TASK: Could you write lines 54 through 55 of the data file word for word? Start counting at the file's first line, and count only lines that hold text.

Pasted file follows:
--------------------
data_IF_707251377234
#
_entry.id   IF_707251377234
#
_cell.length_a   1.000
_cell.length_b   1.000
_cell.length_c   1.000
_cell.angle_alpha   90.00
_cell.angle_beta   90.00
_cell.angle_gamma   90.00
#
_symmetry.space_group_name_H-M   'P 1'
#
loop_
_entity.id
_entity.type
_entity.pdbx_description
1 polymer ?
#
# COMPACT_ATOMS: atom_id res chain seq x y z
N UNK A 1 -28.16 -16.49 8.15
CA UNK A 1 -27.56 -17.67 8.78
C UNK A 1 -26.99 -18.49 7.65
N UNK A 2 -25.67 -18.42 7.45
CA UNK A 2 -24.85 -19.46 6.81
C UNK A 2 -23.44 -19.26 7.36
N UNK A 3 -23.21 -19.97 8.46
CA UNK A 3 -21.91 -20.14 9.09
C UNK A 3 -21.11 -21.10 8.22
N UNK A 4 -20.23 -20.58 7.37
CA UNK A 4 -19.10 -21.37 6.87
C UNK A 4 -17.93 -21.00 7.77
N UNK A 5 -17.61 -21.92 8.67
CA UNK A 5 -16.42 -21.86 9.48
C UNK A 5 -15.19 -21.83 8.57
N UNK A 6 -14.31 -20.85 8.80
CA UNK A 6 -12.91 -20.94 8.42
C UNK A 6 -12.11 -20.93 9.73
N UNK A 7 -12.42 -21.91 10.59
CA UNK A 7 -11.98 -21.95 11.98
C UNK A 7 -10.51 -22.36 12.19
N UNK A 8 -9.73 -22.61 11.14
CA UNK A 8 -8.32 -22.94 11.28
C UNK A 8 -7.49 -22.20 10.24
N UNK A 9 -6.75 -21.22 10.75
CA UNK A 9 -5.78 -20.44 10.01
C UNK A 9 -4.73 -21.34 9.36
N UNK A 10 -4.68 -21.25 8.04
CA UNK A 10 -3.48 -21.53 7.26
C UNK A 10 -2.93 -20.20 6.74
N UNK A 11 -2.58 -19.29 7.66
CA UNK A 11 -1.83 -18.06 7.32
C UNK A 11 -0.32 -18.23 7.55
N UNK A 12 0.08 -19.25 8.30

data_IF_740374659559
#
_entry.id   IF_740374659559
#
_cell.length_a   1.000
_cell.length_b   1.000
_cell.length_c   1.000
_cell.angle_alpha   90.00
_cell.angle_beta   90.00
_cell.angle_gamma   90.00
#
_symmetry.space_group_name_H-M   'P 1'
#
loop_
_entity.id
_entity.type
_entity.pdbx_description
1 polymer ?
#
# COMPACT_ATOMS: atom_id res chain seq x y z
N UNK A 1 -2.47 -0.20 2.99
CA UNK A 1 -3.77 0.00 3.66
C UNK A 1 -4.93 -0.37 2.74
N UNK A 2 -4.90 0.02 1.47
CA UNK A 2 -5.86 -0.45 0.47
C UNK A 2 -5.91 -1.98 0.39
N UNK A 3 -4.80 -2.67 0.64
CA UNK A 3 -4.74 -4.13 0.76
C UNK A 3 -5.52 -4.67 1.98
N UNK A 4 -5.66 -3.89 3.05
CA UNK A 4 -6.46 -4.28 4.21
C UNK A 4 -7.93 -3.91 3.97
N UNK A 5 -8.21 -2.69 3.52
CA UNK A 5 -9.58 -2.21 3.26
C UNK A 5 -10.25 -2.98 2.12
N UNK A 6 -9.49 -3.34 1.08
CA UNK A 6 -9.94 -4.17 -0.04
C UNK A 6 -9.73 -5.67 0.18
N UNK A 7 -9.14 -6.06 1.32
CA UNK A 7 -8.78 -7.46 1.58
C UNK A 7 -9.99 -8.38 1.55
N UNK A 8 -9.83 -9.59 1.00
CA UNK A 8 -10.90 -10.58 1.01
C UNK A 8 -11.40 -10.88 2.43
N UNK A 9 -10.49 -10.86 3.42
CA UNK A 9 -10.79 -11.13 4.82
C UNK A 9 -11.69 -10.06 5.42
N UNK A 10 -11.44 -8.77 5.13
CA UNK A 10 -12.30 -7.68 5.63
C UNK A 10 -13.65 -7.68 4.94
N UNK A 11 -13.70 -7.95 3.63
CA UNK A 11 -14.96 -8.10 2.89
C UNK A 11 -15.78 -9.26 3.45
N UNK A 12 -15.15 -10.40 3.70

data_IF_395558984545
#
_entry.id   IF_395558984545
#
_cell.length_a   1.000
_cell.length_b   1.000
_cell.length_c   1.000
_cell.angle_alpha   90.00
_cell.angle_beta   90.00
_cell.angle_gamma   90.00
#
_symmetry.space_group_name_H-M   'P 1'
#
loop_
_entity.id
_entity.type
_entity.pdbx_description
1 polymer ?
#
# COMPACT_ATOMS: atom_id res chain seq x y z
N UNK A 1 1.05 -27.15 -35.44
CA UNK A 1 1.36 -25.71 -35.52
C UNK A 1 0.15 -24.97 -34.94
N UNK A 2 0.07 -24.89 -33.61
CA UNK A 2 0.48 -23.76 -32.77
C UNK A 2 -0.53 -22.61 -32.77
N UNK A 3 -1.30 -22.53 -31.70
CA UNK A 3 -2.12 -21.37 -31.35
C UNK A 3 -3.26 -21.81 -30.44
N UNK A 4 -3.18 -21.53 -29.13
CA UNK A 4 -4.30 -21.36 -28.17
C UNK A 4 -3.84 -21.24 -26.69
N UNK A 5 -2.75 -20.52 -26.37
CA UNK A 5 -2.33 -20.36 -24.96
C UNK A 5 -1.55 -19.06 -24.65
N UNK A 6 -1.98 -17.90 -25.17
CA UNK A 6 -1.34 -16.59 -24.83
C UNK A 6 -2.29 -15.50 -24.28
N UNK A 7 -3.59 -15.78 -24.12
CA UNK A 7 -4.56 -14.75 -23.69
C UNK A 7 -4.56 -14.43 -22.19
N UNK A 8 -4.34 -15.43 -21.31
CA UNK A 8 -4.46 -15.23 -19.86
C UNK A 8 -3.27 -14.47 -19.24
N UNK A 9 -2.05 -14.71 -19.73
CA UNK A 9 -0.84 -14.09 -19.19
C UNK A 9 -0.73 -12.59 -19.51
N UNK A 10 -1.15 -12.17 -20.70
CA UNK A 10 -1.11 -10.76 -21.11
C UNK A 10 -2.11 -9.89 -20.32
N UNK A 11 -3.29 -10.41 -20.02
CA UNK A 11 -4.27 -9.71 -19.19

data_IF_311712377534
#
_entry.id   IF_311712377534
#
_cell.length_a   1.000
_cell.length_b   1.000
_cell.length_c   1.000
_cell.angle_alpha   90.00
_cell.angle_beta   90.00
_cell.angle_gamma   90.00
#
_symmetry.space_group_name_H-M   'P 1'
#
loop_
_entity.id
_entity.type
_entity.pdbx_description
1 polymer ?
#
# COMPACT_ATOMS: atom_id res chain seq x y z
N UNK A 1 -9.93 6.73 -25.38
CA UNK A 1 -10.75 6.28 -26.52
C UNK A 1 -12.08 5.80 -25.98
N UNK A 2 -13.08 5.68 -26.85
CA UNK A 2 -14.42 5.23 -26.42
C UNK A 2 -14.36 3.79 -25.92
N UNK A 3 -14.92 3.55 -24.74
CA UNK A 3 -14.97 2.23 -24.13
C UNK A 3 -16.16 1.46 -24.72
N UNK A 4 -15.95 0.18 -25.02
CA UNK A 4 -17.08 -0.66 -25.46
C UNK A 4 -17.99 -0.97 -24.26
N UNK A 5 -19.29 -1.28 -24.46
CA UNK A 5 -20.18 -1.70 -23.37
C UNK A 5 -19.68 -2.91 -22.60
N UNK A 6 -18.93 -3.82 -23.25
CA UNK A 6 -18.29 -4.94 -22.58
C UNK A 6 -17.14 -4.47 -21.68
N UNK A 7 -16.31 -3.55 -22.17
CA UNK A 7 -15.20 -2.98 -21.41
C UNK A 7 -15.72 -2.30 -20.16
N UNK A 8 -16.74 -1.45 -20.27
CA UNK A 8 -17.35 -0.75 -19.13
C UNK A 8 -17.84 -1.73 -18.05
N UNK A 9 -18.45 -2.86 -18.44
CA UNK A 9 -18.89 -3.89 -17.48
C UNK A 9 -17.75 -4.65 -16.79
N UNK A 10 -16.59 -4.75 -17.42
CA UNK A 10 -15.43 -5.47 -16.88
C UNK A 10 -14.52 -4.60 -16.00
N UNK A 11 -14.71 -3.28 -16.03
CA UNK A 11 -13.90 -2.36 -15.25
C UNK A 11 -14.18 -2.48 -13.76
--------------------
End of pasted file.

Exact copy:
N UNK A 12 0.08 -19.25 8.30

data_IF_740374659559